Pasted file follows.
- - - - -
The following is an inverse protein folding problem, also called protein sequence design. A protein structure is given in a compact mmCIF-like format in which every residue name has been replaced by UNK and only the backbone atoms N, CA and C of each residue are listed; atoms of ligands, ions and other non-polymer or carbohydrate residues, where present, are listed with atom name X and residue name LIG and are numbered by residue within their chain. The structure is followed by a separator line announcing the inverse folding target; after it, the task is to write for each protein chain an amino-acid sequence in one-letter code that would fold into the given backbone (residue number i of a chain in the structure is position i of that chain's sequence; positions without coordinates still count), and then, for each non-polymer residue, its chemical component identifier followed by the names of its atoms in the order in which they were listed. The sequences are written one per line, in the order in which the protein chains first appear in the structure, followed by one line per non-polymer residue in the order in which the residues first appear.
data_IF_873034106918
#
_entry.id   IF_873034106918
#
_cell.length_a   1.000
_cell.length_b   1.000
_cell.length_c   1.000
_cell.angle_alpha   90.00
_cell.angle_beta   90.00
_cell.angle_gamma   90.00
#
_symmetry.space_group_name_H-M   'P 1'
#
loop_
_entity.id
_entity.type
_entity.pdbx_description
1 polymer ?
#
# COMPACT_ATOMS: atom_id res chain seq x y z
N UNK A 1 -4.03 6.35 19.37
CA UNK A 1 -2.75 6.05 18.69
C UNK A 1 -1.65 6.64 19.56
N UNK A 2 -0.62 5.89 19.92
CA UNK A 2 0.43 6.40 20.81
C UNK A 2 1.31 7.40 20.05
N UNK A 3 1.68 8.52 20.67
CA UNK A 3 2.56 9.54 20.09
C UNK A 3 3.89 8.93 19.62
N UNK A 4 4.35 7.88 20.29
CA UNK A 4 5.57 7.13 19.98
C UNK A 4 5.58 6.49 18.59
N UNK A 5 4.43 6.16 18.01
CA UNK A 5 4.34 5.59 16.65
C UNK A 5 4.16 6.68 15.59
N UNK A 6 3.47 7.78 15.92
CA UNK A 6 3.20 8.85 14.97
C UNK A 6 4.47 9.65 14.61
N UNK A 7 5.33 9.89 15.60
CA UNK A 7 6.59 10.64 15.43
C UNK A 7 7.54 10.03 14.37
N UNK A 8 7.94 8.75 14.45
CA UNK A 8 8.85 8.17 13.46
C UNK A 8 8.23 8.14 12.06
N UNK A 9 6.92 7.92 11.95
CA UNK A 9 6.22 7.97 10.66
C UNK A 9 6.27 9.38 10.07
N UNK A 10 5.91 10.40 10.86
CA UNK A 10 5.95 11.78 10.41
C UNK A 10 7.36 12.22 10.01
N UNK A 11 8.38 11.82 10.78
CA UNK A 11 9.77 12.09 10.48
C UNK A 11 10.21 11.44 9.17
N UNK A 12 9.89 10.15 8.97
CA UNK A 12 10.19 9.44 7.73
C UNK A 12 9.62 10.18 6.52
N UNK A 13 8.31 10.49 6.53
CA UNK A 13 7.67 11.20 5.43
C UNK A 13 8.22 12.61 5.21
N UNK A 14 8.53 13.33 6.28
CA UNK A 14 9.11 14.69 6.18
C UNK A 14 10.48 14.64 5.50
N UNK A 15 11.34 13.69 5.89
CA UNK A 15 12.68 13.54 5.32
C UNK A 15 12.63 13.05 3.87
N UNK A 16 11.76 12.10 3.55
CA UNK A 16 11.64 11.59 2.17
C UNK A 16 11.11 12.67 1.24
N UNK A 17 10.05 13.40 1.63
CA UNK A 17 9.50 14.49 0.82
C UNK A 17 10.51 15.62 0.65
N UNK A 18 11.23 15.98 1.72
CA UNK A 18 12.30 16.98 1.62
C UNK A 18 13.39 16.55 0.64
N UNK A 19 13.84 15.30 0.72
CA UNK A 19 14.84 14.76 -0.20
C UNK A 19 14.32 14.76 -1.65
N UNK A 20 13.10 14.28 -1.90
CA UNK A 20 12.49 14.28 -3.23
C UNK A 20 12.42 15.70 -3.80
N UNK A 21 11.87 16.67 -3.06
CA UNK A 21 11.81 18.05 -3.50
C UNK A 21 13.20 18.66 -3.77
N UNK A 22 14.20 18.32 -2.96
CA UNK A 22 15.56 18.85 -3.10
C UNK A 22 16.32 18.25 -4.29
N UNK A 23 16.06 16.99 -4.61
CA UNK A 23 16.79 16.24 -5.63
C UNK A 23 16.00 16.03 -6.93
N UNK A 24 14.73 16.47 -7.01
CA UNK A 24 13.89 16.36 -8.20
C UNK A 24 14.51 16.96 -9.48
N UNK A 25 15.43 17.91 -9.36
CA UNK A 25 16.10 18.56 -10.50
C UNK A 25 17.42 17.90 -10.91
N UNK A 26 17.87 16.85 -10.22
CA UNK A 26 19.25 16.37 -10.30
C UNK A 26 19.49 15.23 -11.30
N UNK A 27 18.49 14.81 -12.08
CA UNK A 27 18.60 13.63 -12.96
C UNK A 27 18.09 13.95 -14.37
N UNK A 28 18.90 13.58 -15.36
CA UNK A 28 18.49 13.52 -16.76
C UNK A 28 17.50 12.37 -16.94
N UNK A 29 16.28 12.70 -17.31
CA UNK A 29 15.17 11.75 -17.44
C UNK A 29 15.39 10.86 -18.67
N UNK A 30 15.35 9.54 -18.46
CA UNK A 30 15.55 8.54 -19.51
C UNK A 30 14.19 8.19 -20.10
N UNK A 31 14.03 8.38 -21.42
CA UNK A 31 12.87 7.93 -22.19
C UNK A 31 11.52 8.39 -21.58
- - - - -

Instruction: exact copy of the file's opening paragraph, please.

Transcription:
The following is an inverse protein folding problem, also called protein sequence design. A protein structure is given in a compact mmCIF-like format in which every residue name has been replaced by UNK and only the backbone atoms N, CA and C of each residue are listed; atoms of ligands, ions and other non-polymer or carbohydrate residues, where present, are listed with atom name X and residue name LIG and are numbered by residue within their chain. The structure is followed by a separator line announcing the inverse folding target; after it, the task is to write for each protein chain an amino-acid sequence in one-letter code that would fold into the given backbone (residue number i of a chain in the structure is position i of that chain's sequence; positions without coordinates still count), and then, for each non-polymer residue, its chemical component identifier followed by the names of its atoms in the order in which they were listed. The sequences are written one per line, in the order in which the protein chains first appear in the structure, followed by one line per non-polymer residue in the order in which the residues first appear.